Wednesday, August 2 at House of Yes, 8 pm: $20
Ok. I know what you’re thinking. You want to see a magic show, but you don’t know where to go. Well, as it turns out there is one happening tonight. While you ooh and ahh over my magnificent mind-reading skills, Wondershow is gearing up to show you mind-bending tricks at the Bushwick venue with some of the bendiest bodies I’ve ever seen, House of Yes.
Wondershow is hosted by magician and mentalist Eric Walton. I would explain his work by relating it to someone else’s, but the event description calls him “incomparable,” and I don’t want a magic spell to be cast on me if I disobey. The show also features mind reader Eric Dittelman (of America’s Got Talent), knife-thrower The Great Throwdini, “Western variety arts” master Chris McDaniel, and ballerina/burlesque performer Aurora Black. For those ageless or nostalgic folk mourning the loss of the early 20th century burlesque and vaudeville shows that used to be so commonplace in areas like Midtown, surely you’ll be in for a treat.
Thursday, August 3 at Bizarre Bushwick, 10 pm: $10 suggested donation
Failure is merely a part of life. Just ask the MTA… Summer of Hell, am I right? Sorry, enough about moving metal boxes that only work sometimes. Failure is a monthly show at Bizarre Bushwick showcasing all types of queer performance and queer bodies, and this month is all about time. Fittingly, the show’s resident “technical consultant” is Daphne Sumtimez. Rounding out the lineup are drag and burlesque performers Lee Valone, Lucy Balls, and Vic Sin, in addition to resident performers Ms. Ter and La Llorona. If you’re like Maxine Waters and want to be reclaiming your time from bland straight white men who talk too much, this could be a great way to do it.
Unpacking: A Ghost Story Told in the Dark
Now through August 12 at HERE Arts Center, 7 pm (Sundays at 2 pm): $25
Let’s face it, out of all the genres to get genuinely spooky, live theater is somehow trickier than others. Unless you’re going all-out haunted house, it can be hard to actually strike fear into the hearts of your audience. Unless, perhaps, you’re turning to more personal frights, like relationships gone wrong.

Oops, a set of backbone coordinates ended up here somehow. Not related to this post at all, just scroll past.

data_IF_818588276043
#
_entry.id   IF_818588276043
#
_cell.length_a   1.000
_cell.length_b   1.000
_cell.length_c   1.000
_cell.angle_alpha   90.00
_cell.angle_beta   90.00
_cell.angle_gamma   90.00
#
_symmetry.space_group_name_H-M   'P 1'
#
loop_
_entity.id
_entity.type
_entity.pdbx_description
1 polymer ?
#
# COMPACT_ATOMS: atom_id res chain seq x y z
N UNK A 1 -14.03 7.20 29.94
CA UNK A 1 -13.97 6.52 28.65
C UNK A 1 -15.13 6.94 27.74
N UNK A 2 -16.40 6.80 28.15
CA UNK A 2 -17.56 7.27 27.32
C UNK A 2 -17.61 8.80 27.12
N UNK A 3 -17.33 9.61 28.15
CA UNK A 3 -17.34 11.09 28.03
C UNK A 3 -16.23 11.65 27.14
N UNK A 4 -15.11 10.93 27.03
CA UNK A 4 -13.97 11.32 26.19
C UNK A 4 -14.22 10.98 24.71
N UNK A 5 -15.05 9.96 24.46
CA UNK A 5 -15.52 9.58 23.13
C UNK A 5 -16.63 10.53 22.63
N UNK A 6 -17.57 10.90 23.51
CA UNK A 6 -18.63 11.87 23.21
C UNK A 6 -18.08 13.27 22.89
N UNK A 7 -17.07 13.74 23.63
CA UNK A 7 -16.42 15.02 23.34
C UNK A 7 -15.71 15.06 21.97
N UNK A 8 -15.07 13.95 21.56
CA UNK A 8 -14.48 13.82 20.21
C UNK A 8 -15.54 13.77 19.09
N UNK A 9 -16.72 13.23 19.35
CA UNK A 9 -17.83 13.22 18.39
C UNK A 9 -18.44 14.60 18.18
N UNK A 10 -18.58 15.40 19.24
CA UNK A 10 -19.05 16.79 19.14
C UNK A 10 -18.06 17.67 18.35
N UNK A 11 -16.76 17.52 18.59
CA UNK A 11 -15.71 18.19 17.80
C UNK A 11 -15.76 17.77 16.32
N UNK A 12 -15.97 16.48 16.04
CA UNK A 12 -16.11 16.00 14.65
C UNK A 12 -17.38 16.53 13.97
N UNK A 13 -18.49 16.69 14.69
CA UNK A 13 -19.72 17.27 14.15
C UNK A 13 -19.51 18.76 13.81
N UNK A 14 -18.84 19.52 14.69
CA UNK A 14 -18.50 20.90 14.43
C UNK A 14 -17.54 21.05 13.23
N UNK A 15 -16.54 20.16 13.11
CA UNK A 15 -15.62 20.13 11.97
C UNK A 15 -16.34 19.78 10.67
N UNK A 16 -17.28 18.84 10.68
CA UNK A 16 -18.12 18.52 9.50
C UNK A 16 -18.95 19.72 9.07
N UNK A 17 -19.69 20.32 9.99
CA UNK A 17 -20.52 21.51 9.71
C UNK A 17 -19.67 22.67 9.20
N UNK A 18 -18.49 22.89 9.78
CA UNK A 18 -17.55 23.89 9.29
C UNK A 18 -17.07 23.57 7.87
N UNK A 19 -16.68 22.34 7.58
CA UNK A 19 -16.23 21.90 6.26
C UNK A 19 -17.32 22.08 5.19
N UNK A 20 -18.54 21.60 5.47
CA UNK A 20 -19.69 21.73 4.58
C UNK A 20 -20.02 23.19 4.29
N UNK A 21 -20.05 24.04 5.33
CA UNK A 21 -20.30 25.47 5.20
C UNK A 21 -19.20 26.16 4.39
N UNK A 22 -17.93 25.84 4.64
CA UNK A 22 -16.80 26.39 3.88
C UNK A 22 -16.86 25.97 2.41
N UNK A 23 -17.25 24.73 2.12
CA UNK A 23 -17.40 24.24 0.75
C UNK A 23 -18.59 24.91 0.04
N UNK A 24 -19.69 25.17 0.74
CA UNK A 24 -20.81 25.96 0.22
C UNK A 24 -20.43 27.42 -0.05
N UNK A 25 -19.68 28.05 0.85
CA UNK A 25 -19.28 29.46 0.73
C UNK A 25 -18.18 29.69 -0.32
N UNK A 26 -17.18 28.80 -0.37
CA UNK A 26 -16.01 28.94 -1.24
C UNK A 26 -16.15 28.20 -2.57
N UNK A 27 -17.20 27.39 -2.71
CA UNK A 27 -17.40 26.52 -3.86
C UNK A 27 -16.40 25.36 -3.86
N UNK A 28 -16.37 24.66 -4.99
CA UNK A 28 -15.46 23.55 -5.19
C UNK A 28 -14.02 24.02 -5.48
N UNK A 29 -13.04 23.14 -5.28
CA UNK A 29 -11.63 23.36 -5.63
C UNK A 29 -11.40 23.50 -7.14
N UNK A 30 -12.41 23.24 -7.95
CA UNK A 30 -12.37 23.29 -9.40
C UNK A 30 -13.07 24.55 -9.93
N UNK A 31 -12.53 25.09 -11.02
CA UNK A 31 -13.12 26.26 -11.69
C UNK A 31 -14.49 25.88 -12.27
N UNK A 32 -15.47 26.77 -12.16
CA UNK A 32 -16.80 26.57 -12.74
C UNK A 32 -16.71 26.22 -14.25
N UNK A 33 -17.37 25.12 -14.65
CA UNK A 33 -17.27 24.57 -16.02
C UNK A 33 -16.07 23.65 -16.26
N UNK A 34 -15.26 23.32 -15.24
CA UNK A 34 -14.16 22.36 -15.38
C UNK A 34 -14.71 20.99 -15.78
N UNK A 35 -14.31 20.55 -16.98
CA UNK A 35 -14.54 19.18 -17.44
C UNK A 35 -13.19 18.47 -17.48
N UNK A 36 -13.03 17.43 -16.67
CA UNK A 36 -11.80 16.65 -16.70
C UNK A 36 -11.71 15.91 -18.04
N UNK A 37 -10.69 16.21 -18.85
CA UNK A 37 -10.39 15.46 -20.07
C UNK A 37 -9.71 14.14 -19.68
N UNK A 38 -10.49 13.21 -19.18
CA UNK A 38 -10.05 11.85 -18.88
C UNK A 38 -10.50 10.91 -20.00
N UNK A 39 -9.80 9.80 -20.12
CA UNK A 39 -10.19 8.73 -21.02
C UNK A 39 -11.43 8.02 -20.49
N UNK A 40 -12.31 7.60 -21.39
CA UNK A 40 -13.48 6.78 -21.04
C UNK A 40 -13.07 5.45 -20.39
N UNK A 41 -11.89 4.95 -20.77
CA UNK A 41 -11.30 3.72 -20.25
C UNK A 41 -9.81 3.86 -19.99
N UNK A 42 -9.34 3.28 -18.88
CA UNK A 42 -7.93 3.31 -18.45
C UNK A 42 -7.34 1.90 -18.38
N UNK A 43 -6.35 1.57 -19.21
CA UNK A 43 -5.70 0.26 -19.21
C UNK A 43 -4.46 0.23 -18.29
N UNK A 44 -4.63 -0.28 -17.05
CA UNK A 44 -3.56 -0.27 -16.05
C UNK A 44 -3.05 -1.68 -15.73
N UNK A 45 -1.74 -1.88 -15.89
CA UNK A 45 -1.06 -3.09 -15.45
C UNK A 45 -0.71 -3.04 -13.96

The latest play by the duo Marina and Nicco puts a creative spin on the typical scary story on stage. Unpacking is about a couple who moves to a new place, and must literally unpack their boxes of stuff. Along the way, a little more than that gets unpacked when a blackout strikes and they start seeing “the ghosts of all their past relationships.” In order to properly gauge this fearful situation, you’ll have to light the performers yourself using flashlights given to you at the start of the show. If it ends up reminding you too much of your own personal life’s shortcomings, I suppose you can always tilt your light away.
Ruby’s World: Leo Month
Saturday, August 5 at MX Gallery, 8 pm: FREE
It’s comedian Ruby McCollister’s world, and we’re just living in it. Or at least that’s what I imagine will happen upon stepping foot into her recurring show, appropriately titled Ruby’s World. Right now it’s Leo season, and she knows it. I don’t know much about astrology but I know Leos are usually loud and vivacious, so I doubt this show will be boring.
The lineup is decidedly not boring. Expect to see jokes and other weird comedic creations from heavenly beings like Jaboukie Young-White, Peter Smith, Lena Einbinder, Joe Castle Baker, Karolena Theresa, and Leah Victoria Hennessey.
Svex: The Future Reimagined
Sunday, August 6 at Starr Bar, 8 pm: FREE
Ana Fabrega’s Sunday series of themed comedy shows continues yet again. This time, the conceit revolves around Svex, which is described as “a new healthcare technology company that promises to revolutionize healthcare, and provide better solutions for businesses and patients along the way.” The people assembled to tell you all about this, or maybe to just do regular stand-up sets, are John Early, Marie Faustin, Shalewa Sharpe, Lena Einbinder, Colin Burgess, and Tessa Skara, which are all people I’d trust to give an entertaining presentation about something.
At the rate we’re going, I would probably prefer a comedian’s fake healthcare company than anything most of our legislators could come up with. After all, they say laughter is the best medicine, don’t they?